Racing Homer

Kit of flying pigeons

Last Friday was a weird wildlife day. First, there was the raccoon encounter.

Then a few hours later, the pigeon showed up.

Not a typical pigeon, perched atop the barn cupola or fluttering inside our silo. This one was loitering in the driveway, gazing expectantly at the house. A pigeon with purpose.

Martin and I were packing for a weekend away and were running late, thanks to the raccoon episode. As I snatched the kids’ toothbrushes from the bathroom, I spied the bird out the window. He didn’t appear to be injured; he was standing there, occasionally pacing back and forth in sentry-fashion. Waiting.

“Hey, what’s the deal with that pigeon out there?” I asked Martin.

He watched for a moment. “No idea, but if he stands there much longer, he’s going to be cat food.”

We all headed outside and approached the bird. He wasn’t particularly frightened. He cooed and held his ground until we were in arm’s reach. When we retreated, he’d follow. “Look, he’s got a bracelet,” Brynn said, pointing to the tiny red band around his leg.

I called Chet, our neighbor and local birder. (Poor Chet, he’d already received a dozen calls from us concerning the raccoon.) Regarding the bird he proffered this: “Try to catch him — he probably won’t peck you — and read the number on his band. Then throw him in the air to help him fly away.”

I relayed these instructions to Martin who stared blankly at me. “You want me to do what? Are you serious?”

“Come on,” I said. “After roping a raccoon, catching a pigeon’s a piece of cake.”

As you’ll see in the video below, efforts to collect said pigeon were unsuccessful. And since we left shortly thereafter, I don’t know what happened to him. But the banded bird spurred my curiosity and yielded the following trivia:

Did you know that pigeon racing is a sport, with supporting organizations like the American Racing Pigeon Union and the National Pigeon Association? I’ve never heard of such a thing.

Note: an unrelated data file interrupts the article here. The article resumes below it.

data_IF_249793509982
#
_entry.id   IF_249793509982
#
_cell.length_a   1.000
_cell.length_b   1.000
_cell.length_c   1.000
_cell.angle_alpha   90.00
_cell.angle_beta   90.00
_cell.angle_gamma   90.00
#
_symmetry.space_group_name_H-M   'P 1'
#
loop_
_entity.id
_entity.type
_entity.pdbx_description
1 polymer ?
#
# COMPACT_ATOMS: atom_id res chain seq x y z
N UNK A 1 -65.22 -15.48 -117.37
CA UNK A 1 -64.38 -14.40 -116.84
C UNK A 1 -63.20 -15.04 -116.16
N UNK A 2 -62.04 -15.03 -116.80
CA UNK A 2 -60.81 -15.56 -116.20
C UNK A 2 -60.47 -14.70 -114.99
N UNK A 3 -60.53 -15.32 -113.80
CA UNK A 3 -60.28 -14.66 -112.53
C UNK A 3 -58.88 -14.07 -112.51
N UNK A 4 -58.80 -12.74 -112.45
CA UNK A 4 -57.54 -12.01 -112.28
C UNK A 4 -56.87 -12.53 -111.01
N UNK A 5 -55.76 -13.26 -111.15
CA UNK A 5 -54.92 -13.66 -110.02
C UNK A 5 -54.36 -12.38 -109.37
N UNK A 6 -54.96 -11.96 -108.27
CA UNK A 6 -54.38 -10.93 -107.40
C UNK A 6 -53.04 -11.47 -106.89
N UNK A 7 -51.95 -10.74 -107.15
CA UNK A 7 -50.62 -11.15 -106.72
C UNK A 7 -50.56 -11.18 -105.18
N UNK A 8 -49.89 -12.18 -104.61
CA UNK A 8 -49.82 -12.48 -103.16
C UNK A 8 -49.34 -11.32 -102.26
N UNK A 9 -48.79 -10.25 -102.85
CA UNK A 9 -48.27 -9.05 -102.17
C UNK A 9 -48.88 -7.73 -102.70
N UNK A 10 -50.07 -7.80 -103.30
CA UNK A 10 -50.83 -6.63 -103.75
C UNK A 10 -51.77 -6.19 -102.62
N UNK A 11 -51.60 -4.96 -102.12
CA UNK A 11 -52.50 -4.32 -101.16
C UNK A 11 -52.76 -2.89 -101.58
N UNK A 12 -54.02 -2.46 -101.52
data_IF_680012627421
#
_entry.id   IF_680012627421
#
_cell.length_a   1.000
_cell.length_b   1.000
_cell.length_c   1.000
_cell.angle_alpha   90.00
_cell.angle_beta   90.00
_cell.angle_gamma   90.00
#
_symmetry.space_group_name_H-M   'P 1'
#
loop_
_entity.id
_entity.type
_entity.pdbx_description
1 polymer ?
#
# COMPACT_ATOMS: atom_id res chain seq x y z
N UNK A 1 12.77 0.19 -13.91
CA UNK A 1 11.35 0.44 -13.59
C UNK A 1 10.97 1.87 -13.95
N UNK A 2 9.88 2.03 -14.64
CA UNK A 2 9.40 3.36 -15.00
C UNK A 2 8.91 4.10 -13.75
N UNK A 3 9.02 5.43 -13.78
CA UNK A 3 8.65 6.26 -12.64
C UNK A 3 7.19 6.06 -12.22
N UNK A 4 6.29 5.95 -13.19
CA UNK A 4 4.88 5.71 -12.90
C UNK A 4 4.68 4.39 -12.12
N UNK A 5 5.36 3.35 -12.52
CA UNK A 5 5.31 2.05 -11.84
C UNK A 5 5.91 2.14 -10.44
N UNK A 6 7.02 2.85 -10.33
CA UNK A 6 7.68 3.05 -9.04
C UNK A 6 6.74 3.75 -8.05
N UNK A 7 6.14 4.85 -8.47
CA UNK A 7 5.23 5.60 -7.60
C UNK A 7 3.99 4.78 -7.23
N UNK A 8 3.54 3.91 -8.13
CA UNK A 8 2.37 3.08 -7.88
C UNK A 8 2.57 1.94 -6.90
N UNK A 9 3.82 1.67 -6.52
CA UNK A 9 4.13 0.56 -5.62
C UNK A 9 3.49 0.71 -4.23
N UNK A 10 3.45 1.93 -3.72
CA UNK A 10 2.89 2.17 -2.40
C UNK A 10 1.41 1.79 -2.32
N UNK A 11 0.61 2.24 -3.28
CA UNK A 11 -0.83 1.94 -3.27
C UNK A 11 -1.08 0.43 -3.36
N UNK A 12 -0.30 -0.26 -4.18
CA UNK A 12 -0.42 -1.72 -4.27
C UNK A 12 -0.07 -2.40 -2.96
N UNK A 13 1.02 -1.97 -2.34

A “Racing Homer” is a pigeon selectively bred for speed and homing instinct, both critical to pigeon racing. Competitions range from 100 to several hundred miles in distance, and “good” homers can sustain 60 mph for hours and reach speeds of 110 mph. Those who breed them are called “pigeon fanciers.”

Want to learn more? I’m sure you do. Schedule a visit to the American Pigeon Museum in Oklahoma City. Really, it exists.

Our winged visitor might’ve been a race participant who lost his (or her) way. Or perhaps he was taking a breather from his charted course.

Who knows? He gave us the Heisman when we tried to help.


(For you email subscribers, if the video does not appear in your blog post, copy this link into your web browser:







Wrangling Wildlife


I thought we’d weathered the storm of bad luck. The deer-car collisions, the lice infestation, failing household appliances and leaky pipes.

We’re done, I thought.

Then a raccoon waddled into the mudroom.

It was last Friday morning. I’d just returned from dropping the kids at camp when I saw the raccoon at the mudroom threshold. He stumbled in like a drunk — taking a stutter-step and falling against the door frame — before lurching forward.

Oh, shit, I thought.

A raccoon in the daytime is certainly sick. And this one? Rabid and in the “furious” stage: disoriented, uncoordinated, and biting everything in sight. He approached the first pair of shoes — my sneakers — and sunk his teeth into the spongey fabric, tearing away the heel.

I watched from a distance, feeling vulnerable in flip flops and bare legs. When he moved to the next pair — Hadley’s rain boots — I snapped to action, and sprinted for Martin’s office.



Those are done, let’s try these…


Martin was on a business call; I scrawled a note: rabid raccoon in mudroom, EATING shoes!

“Oh crap,” Martin said, surveying the scene. “No, no! Not my good hiking boots!” he shouted, clapping his hands and pounding on the window. The raccoon was unresponsive.

I called Animal Control and then phoned our gun-owning neighbors. But they weren’t home. I ran through options; Martin nixed them.

Open the kitchen door and shove him out with a barn pitchfork? Too risky, he might attack the pitchfork and run inside the house.

String the garden hose through the window and spray him? Likely to soak all of our shoes and miss the mark.

Eventually Martin retrieved a thick, yellow rope we use for tubing. “I’m going to lasso him,” Martin announced, “and pull him out of the mudroom.”